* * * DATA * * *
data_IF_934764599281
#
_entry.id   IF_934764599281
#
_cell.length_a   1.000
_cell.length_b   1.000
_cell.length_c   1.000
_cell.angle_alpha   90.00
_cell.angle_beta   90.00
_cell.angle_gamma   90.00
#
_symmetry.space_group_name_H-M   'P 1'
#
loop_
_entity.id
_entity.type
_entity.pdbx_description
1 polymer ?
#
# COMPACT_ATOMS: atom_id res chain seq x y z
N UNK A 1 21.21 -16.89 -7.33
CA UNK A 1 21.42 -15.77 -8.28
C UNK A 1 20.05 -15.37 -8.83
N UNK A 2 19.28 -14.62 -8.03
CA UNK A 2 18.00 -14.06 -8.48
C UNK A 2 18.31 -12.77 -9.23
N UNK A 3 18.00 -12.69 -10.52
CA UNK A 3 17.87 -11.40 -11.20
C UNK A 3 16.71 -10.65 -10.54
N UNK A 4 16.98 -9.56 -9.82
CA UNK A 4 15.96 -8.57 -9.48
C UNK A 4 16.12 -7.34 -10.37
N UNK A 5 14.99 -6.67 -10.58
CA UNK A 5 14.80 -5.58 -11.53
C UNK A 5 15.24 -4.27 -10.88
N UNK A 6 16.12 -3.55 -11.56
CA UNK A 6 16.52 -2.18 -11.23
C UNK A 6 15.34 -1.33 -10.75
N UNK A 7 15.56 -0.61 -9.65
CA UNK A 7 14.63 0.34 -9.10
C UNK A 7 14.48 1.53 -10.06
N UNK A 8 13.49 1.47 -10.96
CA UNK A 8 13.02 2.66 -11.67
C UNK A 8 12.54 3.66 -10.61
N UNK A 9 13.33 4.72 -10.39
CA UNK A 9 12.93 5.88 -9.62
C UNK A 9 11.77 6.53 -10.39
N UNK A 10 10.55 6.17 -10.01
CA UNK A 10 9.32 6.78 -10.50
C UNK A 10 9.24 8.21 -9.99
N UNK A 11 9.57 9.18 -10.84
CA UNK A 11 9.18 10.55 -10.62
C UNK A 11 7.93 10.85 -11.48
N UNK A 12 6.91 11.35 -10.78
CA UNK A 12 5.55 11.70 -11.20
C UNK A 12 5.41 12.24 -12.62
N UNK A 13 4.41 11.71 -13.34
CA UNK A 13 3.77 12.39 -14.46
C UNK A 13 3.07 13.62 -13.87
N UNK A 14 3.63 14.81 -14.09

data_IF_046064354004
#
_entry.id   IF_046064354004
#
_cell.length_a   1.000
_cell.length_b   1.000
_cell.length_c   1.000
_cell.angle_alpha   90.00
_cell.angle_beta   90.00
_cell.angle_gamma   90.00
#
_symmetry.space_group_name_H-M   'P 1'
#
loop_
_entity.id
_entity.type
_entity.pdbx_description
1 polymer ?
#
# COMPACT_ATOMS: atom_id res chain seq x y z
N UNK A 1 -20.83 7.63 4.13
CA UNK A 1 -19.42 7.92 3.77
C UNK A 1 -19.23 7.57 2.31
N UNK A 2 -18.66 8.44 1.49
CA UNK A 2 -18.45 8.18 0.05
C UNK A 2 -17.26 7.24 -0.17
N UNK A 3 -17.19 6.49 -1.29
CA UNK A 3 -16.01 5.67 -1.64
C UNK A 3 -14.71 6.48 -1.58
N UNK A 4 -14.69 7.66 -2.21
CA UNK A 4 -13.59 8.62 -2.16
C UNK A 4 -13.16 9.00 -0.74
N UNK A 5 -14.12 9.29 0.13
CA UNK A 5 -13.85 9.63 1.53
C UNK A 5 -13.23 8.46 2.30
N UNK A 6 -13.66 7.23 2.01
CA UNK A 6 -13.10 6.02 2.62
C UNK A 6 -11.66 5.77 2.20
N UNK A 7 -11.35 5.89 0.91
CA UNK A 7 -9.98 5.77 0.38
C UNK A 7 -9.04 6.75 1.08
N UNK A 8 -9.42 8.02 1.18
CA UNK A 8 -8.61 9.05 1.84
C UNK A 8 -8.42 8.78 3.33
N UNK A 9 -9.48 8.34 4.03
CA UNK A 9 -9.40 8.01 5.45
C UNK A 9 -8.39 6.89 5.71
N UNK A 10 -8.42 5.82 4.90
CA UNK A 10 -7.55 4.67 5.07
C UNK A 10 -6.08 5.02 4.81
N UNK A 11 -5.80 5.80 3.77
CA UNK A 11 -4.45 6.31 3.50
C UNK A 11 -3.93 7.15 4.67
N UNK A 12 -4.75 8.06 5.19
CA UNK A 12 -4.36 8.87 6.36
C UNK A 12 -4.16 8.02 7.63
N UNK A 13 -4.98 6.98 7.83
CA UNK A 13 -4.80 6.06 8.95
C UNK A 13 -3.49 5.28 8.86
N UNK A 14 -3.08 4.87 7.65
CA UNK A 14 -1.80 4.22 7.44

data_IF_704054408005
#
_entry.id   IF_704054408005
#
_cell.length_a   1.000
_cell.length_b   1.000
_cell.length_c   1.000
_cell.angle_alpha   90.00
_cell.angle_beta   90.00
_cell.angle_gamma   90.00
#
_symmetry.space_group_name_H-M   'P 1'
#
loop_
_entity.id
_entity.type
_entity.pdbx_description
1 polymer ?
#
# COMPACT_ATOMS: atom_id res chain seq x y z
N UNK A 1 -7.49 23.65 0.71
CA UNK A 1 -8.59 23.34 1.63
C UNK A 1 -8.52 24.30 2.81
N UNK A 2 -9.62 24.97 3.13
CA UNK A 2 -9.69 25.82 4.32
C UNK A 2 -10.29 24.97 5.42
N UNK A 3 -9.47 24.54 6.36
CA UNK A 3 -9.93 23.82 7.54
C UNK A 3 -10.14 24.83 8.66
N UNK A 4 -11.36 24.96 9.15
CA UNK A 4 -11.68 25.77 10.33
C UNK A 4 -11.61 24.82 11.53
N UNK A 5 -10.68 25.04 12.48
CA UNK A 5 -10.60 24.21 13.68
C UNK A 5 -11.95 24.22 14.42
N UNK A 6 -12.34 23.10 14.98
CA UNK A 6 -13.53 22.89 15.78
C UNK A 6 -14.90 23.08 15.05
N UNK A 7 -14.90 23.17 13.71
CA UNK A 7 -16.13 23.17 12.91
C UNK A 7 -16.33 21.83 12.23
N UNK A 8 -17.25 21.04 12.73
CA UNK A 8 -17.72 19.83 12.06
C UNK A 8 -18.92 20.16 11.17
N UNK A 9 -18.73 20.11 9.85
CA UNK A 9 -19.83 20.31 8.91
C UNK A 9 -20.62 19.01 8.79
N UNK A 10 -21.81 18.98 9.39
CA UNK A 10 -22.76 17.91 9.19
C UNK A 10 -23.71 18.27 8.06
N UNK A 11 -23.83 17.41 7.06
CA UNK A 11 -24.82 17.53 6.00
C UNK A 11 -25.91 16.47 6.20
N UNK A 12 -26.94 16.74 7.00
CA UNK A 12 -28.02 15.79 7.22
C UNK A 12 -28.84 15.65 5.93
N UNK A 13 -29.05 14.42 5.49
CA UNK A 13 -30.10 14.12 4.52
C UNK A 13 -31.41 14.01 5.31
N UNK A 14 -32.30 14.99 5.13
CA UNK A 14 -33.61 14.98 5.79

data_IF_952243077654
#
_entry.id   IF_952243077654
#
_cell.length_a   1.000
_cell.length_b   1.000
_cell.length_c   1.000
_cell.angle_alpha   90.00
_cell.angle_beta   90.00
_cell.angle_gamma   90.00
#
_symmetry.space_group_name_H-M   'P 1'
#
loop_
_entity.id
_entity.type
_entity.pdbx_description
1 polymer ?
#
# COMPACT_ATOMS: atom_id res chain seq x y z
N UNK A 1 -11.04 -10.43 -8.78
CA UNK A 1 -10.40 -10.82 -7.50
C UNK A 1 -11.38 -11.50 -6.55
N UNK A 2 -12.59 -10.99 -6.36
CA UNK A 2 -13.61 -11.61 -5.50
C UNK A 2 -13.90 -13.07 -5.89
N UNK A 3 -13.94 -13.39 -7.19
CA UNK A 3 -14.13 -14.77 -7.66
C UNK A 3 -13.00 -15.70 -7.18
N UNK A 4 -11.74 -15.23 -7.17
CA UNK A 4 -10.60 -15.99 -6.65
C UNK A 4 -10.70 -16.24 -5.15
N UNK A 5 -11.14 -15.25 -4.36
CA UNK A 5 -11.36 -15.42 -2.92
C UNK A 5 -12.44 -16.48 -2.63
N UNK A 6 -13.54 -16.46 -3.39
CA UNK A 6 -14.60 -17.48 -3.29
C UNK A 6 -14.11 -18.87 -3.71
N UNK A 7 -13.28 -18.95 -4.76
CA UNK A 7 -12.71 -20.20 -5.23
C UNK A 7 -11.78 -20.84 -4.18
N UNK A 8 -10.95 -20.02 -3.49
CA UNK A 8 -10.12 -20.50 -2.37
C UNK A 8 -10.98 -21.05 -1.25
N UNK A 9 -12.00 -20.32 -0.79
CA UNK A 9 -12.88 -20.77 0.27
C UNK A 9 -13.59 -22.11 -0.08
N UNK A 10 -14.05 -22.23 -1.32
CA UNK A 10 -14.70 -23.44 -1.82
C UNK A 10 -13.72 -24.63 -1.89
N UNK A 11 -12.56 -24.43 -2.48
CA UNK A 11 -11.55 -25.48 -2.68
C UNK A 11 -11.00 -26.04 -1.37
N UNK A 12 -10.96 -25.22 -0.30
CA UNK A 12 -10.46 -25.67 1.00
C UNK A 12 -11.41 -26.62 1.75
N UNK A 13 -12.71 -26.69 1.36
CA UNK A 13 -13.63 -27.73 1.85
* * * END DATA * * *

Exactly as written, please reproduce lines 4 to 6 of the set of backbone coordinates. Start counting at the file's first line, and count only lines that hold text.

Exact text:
#
_cell.length_a   1.000
_cell.length_b   1.000